The Internet - The first Worldwide Tool of Unification ("The End of History")

" ... Now I give you something that few think about: What do you think the Internet is all about, historically? Citizens of all the countries on Earth can talk to one another without electronic borders. The young people of those nations can all see each other, talk to each other, and express opinions. No matter what the country does to suppress it, they're doing it anyway. They are putting together a network of consciousness, of oneness, a multicultural consciousness. It's here to stay. It's part of the new energy. The young people know it and are leading the way.... "

" ... I gave you a prophecy more than 10 years ago. I told you there would come a day when everyone could talk to everyone and, therefore, there could be no conspiracy. For conspiracy depends on separation and secrecy - something hiding in the dark that only a few know about. Seen the news lately? What is happening? Could it be that there is a new paradigm happening that seems to go against history?... " Read More …. "The End of History"- Nov 20, 2010 (Kryon channelled by Lee Carroll)

"Recalibration of Free Choice"– Mar 3, 2012 (Kryon Channelling by Lee Carroll) - (Subjects: (Old) Souls, Midpoint on 21-12-2012, Shift of Human Consciousness, Black & White vs. Color, 1 - Spirituality (Religions) shifting, Loose a Pope “soon”, 2 - Humans will change react to drama, 3 - Civilizations/Population on Earth, 4 - Alternate energy sources (Geothermal, Tidal (Paddle wheels), Wind), 5 – Financials Institutes/concepts will change (Integrity – Ethical) , 6 - News/Media/TV to change, 7 – Big Pharmaceutical company will collapse “soon”, (Keep people sick), (Integrity – Ethical) 8 – Wars will be over on Earth, Global Unity, … etc.) - (Text version)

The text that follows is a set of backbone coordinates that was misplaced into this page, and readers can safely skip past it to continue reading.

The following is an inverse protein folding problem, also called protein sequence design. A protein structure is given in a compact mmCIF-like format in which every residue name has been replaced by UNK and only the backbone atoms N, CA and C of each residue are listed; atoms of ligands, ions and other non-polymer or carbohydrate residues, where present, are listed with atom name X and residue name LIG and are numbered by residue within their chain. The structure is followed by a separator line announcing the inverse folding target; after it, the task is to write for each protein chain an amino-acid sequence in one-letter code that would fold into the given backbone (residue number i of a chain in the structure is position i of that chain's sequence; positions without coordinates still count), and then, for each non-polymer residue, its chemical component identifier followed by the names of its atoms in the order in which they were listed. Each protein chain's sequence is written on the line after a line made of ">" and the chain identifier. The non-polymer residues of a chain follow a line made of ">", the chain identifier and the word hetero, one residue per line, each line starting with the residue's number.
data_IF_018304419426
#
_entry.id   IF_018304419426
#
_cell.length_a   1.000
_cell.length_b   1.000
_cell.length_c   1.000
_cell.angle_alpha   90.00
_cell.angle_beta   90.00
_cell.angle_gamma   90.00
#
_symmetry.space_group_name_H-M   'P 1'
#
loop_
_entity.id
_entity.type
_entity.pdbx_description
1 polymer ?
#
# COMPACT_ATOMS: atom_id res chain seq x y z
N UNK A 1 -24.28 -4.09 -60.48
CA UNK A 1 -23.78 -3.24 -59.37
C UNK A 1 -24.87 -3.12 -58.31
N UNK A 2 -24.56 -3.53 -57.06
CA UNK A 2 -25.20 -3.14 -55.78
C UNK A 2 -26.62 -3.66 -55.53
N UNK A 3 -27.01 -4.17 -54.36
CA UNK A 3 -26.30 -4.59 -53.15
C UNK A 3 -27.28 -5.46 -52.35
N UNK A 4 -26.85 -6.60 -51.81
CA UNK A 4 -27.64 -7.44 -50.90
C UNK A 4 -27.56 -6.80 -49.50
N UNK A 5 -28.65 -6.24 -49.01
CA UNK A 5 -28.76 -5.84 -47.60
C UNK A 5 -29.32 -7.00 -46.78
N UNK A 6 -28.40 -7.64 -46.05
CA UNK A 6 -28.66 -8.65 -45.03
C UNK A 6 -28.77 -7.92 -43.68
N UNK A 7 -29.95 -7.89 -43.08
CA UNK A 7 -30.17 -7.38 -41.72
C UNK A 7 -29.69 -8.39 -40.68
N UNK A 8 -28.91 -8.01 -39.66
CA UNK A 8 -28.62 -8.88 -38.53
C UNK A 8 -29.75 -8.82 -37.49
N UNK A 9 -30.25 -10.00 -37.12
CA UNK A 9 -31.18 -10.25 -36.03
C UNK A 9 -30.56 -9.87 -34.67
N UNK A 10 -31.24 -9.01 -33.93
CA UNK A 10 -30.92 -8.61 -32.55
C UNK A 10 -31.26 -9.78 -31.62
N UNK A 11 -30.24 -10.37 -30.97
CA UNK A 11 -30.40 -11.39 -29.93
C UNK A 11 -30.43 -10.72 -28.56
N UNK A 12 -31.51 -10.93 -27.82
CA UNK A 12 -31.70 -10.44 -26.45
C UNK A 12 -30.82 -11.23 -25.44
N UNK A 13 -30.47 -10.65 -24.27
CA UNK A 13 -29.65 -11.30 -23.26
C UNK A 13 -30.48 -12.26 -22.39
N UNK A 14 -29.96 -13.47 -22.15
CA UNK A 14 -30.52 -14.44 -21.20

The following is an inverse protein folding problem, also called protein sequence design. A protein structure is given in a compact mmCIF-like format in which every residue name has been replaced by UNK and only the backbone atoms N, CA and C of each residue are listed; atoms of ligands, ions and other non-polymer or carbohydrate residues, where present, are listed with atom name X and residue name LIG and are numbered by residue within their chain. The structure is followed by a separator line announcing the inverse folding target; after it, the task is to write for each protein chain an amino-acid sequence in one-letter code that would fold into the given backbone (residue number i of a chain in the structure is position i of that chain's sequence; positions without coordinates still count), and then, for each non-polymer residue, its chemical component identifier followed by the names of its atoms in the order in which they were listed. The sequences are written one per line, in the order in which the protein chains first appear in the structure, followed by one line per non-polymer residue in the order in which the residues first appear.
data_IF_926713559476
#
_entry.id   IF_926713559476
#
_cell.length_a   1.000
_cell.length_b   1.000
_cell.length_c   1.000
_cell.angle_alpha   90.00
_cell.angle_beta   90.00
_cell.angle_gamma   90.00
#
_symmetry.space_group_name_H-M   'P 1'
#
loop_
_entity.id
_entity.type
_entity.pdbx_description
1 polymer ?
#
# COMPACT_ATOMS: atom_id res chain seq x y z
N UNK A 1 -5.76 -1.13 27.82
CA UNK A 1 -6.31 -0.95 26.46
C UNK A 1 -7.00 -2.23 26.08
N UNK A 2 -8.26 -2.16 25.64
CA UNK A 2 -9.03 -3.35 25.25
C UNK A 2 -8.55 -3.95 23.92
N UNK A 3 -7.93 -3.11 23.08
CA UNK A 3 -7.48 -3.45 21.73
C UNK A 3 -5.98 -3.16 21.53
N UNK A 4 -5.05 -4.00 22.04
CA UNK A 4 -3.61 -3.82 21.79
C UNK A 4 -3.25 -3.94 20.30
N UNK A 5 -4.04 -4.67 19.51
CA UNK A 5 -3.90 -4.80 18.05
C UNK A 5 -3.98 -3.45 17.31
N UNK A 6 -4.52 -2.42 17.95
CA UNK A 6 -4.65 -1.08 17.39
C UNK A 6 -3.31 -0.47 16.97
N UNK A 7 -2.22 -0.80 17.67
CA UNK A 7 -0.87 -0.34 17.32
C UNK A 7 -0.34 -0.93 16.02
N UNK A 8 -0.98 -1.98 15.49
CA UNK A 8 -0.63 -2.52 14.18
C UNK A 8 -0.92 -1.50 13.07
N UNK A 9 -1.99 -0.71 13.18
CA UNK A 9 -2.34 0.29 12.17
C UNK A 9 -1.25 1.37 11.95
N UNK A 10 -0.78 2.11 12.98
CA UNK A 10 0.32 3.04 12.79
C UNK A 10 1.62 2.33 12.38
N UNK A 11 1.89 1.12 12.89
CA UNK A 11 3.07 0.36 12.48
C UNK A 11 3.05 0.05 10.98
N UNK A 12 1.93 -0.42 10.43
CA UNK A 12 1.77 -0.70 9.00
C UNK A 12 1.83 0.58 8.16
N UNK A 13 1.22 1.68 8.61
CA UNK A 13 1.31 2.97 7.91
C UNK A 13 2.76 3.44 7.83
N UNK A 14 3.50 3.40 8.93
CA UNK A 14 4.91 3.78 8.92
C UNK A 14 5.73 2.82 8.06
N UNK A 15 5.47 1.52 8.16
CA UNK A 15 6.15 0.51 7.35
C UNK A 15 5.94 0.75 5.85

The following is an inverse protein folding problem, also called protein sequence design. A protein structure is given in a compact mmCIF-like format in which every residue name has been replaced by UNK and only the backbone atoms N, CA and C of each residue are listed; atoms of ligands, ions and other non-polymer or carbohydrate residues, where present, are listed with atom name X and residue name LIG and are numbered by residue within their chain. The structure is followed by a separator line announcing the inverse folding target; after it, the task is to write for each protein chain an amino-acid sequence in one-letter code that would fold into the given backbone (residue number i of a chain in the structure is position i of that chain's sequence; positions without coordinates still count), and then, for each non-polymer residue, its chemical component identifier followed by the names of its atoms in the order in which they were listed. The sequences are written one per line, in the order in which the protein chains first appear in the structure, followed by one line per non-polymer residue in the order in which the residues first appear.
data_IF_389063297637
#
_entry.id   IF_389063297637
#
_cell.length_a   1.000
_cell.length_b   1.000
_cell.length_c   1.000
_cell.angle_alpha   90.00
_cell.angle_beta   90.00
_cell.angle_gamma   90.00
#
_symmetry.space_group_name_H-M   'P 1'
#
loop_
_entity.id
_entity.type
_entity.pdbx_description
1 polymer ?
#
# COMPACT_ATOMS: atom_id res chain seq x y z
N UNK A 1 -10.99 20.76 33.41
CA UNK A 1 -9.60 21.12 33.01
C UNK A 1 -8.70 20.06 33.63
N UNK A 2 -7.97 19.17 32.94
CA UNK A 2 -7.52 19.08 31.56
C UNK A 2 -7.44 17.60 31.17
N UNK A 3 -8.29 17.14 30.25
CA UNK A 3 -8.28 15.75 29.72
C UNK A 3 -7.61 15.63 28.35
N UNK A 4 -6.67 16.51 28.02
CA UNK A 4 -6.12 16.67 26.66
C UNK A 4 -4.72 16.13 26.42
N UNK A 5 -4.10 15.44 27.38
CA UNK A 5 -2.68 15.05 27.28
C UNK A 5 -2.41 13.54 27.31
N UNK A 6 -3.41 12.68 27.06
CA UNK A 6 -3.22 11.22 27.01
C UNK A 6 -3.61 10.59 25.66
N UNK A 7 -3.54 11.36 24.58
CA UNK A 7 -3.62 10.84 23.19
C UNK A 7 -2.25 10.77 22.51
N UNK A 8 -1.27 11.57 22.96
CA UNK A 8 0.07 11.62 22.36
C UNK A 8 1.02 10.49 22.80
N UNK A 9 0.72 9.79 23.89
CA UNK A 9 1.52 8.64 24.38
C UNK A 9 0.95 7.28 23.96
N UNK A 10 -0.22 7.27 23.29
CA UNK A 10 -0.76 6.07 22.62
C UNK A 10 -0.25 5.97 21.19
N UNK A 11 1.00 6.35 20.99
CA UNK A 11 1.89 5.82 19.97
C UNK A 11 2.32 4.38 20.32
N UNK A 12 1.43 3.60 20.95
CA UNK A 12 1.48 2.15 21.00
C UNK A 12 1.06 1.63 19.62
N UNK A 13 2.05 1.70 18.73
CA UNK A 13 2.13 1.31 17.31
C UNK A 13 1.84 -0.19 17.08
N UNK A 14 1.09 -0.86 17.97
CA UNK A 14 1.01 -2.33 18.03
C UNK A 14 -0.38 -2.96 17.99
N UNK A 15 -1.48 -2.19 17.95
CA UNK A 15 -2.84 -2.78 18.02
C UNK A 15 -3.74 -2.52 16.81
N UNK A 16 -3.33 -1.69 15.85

“…5 - Integrity That May Surprise…

Have you seen innovation and invention in the past decade that required thinking out of the box of an old reality? Indeed, you have. I can't tell you what's coming, because you haven't thought of it yet! But the potentials of it are looming large. Let me give you an example, Let us say that 20 years ago, you predicted that there would be something called the Internet on a device you don't really have yet using technology that you can't imagine. You will have full libraries, buildings filled with books, in your hand - a worldwide encyclopedia of everything knowable, with the ability to look it up instantly! Not only that, but that look-up service isn't going to cost a penny! You can call friends and see them on a video screen, and it won't cost a penny! No matter how long you use this service and to what depth you use it, the service itself will be free.

Now, anyone listening to you back then would perhaps have said, "Even if we can believe the technological part, which we think is impossible, everything costs something. There has to be a charge for it! Otherwise, how would they stay in business?" The answer is this: With new invention comes new paradigms of business. You don't know what you don't know, so don't decide in advance what you think is coming based on an old energy world. ..."